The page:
STUDENTS OFFER COMMUNITY A TASTE OF OPERA – Wake Forest’s Opera Workshop Class will present a free concert, “Mozart & Topsy-Turvy,” at 8 p.m. April 19.  Students will perform scenes from Mozart and Gilbert & Sullivan operas, including “The Magic Flute,” “Don Giovanni,” “The Marriage of Figaro,” “All Women Do It,” “Iolanthe” (The Peer and the Peri), “The Mikado” (The Town of Titipu), “Patience” (Bunthorne’s Bride) and “The Gondoliers (The King of Barataria).

Contact:  Pam Barrett, barretpm@wfu.edu or (336) 758-5237.

FESTIVAL FOR KIDS WITH DISABILITIES Wake Forest will host KidsFest 2007, the second annual spring festival for local children with disabilities, from 2 – 5 p.m. April 15.  More than 450 children from The Children’s Center for the Physically Disabled, The Special Children’s School and other local organizations have been invited to the outdoor event on the university’s Manchester Plaza.  The event will feature age- and ability-appropriate activities for the children and their families.  It is not open to the public.  More than 20 Wake Forest student organizations will sponsor activity booths such as oversized lawn bowling, musical chairs, face painting, fishing, storytelling and an Easter egg obstacle course.  The Demon Deacon, Wally the Warthog, Ronald McDonald, the Chick-Fil-A Cow and the North Carolina School of the Arts "Academy of Clowns” will make appearances at the festival.  Six giant, inflatable activities, including a wheelchair-accessible inflatable with a flat bottom onto which a wheelchair can roll, will be featured this year.  KidsFest was created by the student group HOPE (Helping to Overcome Physical Expectations).  HOPE is a volunteer liaison organization and mentoring program between Wake Forest students and students at The Children’s Center and the Special Children’s School.  Student volunteers provide weekly one-on-one mentoring for children to promote the academic, social and emotional development of each child.  Media must check in at the media table near Reynolda Hall, along the Benson University Center parking circle, to find out which children cannot be photographed.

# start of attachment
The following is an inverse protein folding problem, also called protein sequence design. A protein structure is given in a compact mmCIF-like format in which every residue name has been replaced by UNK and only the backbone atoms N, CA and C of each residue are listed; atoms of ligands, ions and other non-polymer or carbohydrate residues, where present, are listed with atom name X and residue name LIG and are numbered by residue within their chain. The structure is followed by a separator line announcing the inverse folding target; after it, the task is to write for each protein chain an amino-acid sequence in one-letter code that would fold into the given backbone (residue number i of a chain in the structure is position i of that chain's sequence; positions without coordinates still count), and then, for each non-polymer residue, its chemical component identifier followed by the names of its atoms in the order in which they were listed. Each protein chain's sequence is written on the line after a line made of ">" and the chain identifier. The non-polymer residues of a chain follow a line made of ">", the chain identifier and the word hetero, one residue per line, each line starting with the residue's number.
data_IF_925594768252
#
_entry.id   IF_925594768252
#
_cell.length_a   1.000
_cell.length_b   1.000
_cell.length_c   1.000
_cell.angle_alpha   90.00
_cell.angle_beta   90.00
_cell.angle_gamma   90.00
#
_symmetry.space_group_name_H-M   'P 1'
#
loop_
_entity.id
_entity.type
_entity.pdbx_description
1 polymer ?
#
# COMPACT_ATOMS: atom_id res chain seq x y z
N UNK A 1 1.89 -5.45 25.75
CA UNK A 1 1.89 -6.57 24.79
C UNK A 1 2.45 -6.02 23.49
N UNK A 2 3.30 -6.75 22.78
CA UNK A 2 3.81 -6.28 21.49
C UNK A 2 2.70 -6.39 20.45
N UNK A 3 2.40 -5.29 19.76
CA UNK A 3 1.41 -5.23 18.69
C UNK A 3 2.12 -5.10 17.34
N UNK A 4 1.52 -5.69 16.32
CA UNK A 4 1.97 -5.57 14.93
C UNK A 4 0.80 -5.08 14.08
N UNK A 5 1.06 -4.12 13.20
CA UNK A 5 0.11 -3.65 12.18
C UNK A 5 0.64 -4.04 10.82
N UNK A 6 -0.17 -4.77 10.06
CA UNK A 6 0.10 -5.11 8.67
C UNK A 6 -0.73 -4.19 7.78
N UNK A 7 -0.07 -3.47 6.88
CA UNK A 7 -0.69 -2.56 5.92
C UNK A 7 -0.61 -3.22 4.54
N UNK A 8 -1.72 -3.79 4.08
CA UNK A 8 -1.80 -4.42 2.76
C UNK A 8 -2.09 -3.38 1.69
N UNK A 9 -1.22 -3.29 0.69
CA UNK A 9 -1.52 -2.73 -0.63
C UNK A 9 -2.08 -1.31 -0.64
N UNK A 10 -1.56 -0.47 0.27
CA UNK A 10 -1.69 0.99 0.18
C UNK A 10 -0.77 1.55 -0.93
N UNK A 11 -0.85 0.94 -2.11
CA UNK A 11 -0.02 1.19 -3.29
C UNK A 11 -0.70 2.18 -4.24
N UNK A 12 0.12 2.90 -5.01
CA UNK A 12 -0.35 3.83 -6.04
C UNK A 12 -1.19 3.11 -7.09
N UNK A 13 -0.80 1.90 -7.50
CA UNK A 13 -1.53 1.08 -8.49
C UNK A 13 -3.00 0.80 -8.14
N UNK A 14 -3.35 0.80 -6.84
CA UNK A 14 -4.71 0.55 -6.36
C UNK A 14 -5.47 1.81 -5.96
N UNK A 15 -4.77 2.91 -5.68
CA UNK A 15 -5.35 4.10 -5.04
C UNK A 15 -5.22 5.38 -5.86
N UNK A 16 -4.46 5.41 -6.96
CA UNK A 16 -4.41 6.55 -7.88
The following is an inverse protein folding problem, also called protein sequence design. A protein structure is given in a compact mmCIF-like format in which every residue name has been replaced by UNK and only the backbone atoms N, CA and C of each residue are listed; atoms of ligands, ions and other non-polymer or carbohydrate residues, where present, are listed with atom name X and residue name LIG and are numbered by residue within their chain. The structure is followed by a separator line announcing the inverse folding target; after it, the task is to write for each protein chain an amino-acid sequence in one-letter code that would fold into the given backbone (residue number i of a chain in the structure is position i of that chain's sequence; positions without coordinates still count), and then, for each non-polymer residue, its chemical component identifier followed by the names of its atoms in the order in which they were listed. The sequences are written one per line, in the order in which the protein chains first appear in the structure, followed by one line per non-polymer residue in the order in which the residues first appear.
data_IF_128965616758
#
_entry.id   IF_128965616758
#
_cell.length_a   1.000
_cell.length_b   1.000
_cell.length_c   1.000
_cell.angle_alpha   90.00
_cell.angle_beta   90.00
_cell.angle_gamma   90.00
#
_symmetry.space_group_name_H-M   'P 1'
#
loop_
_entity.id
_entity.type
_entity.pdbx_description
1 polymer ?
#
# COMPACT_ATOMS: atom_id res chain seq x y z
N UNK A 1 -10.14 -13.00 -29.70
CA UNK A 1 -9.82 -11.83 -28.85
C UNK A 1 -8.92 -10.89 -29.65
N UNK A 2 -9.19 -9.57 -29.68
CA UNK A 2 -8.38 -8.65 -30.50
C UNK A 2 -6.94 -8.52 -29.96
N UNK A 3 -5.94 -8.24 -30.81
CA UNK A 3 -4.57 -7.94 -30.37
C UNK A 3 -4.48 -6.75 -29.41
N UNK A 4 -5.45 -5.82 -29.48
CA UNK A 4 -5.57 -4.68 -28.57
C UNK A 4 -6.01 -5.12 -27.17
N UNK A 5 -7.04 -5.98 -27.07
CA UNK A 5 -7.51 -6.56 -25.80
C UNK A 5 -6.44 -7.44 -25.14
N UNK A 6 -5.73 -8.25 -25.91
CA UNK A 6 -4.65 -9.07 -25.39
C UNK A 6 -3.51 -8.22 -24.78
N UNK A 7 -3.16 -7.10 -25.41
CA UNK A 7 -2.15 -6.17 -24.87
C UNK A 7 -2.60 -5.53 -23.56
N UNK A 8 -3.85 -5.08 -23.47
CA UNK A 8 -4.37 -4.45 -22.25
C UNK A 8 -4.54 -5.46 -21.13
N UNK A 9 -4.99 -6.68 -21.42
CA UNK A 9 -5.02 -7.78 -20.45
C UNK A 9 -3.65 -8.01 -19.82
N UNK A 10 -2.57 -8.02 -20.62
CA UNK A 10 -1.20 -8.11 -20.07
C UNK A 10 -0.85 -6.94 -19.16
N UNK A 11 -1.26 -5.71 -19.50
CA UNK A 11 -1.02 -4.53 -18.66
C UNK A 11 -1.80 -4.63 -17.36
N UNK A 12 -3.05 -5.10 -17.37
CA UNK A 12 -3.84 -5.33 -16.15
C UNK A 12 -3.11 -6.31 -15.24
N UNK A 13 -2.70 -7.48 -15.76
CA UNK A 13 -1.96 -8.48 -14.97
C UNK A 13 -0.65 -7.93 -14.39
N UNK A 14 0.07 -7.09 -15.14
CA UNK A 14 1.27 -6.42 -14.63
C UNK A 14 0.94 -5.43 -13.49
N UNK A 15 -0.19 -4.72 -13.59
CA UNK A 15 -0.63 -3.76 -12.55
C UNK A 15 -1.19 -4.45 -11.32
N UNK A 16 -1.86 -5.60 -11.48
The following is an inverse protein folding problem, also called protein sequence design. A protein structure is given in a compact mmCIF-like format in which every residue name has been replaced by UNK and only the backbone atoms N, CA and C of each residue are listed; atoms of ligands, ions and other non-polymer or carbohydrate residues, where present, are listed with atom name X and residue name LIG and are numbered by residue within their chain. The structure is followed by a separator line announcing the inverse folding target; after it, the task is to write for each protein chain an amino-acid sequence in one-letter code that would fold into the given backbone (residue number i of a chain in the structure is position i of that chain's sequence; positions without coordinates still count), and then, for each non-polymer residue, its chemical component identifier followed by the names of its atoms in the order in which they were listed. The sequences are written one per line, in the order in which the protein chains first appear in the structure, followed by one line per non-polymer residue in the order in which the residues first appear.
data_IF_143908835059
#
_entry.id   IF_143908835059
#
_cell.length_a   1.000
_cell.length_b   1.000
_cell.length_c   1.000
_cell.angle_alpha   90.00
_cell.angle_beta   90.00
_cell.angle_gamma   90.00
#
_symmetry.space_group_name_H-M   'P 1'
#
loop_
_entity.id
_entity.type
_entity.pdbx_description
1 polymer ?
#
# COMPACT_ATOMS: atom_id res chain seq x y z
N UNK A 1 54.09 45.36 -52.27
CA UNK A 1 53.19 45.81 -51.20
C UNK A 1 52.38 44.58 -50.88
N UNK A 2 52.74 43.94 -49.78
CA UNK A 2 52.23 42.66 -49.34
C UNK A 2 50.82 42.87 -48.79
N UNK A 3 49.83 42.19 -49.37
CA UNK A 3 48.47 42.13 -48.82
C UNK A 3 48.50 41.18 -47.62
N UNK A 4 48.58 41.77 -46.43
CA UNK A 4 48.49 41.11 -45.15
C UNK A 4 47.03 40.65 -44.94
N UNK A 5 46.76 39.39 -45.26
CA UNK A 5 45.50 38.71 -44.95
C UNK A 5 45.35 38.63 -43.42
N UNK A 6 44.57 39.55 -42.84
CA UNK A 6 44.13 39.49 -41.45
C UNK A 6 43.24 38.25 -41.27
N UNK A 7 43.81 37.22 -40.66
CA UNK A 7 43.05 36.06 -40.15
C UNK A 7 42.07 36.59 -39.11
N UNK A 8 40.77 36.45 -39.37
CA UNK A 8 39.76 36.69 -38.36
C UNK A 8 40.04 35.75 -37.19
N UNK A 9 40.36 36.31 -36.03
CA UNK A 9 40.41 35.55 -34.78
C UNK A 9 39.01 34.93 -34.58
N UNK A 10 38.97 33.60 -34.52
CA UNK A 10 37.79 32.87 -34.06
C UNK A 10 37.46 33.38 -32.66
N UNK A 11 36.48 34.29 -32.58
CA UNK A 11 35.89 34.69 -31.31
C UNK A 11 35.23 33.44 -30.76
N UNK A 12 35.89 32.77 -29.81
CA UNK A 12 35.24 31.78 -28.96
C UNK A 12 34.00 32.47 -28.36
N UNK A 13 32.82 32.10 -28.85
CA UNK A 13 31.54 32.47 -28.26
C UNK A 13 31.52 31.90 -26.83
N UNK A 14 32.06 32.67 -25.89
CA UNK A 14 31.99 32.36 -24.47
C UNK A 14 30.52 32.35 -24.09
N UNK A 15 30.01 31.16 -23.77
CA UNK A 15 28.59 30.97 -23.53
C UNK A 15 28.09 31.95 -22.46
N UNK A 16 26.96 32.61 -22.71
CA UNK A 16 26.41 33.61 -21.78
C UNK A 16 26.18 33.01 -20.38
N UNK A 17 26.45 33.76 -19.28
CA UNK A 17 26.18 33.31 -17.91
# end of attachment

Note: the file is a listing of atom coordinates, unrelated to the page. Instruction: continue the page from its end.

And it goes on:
Contact:  Cheryl Walker, walkercv@wfu.edu or (336) 758-5237.

STUDENTS CUSTOM-PAINT DESKS FOR SCHOOLCHILDREN Wake Forest students will paint desks from 4 p.m. to 7 p.m. April 19 on Manchester Plaza to give to at-risk students at Old Town Elementary School.  More than 30 elementary school students will each get a colorful, custom-decorated desk.  Called D.E.S.K. or Discovering Education through Student Knowledge, the project was started in 2004 by two Wake Forest students who, while tutoring at local schools, discovered that many students did not have a good place to do homework.  D.E.S.K. is co-chaired by Wake Forest students Kendra Armstrong and James Bacon.  Each elementary school student will be matched up with a team, and the team will decorate the desk based on the child’s interests.  The teams represent more than 30 student organizations ranging from fraternities and sororities to the field hockey team and the marching band.  The event will include music, games and prizes.

Contact:  Cheryl Walker, walkercv@wfu.edu or (336) 758-5237.